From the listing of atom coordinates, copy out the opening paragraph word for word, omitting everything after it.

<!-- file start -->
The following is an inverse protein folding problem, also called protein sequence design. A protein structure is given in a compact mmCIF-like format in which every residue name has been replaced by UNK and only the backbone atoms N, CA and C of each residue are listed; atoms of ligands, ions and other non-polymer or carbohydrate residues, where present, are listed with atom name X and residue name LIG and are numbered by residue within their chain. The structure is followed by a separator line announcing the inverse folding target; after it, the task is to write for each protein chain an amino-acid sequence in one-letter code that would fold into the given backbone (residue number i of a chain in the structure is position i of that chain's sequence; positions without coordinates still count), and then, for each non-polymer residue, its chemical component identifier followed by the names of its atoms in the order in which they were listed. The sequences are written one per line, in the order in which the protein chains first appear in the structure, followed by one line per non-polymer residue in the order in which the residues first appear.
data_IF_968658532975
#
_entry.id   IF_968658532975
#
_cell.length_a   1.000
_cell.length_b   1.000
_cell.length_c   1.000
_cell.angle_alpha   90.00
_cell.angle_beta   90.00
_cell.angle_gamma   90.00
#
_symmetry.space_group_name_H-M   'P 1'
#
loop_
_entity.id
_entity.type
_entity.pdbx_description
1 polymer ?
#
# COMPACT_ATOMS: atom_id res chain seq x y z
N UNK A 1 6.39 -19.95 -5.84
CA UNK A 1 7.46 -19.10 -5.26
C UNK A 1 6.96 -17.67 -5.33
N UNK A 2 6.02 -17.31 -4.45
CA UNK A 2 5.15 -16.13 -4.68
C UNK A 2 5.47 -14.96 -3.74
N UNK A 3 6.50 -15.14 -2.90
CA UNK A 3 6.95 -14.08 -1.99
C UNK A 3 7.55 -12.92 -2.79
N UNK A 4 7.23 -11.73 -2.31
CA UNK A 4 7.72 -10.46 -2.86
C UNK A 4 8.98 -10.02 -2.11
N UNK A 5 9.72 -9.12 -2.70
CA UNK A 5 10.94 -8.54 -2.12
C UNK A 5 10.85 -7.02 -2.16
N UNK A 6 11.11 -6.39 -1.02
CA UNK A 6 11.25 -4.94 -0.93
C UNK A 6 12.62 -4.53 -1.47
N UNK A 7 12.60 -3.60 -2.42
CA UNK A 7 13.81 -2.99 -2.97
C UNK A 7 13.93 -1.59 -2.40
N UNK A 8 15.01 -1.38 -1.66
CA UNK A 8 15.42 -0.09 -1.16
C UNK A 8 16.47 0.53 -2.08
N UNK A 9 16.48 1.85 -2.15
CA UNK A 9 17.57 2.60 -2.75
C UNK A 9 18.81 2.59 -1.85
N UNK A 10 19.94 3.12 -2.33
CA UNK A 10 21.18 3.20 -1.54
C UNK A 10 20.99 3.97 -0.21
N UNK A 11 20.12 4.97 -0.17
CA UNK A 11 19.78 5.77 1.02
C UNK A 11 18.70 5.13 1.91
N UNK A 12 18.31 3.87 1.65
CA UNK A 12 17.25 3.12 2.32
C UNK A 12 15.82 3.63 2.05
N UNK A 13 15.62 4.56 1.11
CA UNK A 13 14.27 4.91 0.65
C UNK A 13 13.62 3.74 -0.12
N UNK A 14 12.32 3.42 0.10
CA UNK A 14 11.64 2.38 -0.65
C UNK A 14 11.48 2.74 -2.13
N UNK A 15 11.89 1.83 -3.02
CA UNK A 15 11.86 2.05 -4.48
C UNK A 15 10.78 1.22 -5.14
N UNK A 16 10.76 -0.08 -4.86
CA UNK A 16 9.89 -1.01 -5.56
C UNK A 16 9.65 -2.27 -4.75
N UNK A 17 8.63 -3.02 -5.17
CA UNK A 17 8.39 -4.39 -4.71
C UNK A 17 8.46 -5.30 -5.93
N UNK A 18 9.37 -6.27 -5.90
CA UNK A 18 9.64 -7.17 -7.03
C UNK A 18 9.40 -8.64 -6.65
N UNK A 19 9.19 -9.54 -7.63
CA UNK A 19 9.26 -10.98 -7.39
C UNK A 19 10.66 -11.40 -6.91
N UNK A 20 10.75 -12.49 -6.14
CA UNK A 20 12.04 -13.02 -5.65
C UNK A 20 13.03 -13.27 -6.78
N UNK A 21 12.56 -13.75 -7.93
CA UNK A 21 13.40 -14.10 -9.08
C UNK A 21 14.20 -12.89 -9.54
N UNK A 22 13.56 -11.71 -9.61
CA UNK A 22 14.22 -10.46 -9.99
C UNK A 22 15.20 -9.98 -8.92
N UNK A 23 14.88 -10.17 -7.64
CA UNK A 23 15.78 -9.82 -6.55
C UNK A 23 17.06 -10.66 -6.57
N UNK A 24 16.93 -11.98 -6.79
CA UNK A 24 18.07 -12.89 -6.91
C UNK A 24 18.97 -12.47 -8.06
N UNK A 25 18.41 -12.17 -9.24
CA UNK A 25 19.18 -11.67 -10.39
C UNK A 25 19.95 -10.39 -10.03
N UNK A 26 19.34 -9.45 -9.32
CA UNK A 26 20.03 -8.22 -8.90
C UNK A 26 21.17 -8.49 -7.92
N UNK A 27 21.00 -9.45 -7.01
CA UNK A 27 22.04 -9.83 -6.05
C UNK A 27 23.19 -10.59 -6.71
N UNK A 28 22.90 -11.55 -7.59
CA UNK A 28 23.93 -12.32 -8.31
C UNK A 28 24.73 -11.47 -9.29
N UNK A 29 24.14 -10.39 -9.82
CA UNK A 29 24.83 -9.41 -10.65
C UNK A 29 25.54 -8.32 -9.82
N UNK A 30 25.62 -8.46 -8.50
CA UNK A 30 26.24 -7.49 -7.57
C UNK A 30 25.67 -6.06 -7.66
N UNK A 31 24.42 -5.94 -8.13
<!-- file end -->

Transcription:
The following is an inverse protein folding problem, also called protein sequence design. A protein structure is given in a compact mmCIF-like format in which every residue name has been replaced by UNK and only the backbone atoms N, CA and C of each residue are listed; atoms of ligands, ions and other non-polymer or carbohydrate residues, where present, are listed with atom name X and residue name LIG and are numbered by residue within their chain. The structure is followed by a separator line announcing the inverse folding target; after it, the task is to write for each protein chain an amino-acid sequence in one-letter code that would fold into the given backbone (residue number i of a chain in the structure is position i of that chain's sequence; positions without coordinates still count), and then, for each non-polymer residue, its chemical component identifier followed by the names of its atoms in the order in which they were listed. The sequences are written one per line, in the order in which the protein chains first appear in the structure, followed by one line per non-polymer residue in the order in which the residues first appear.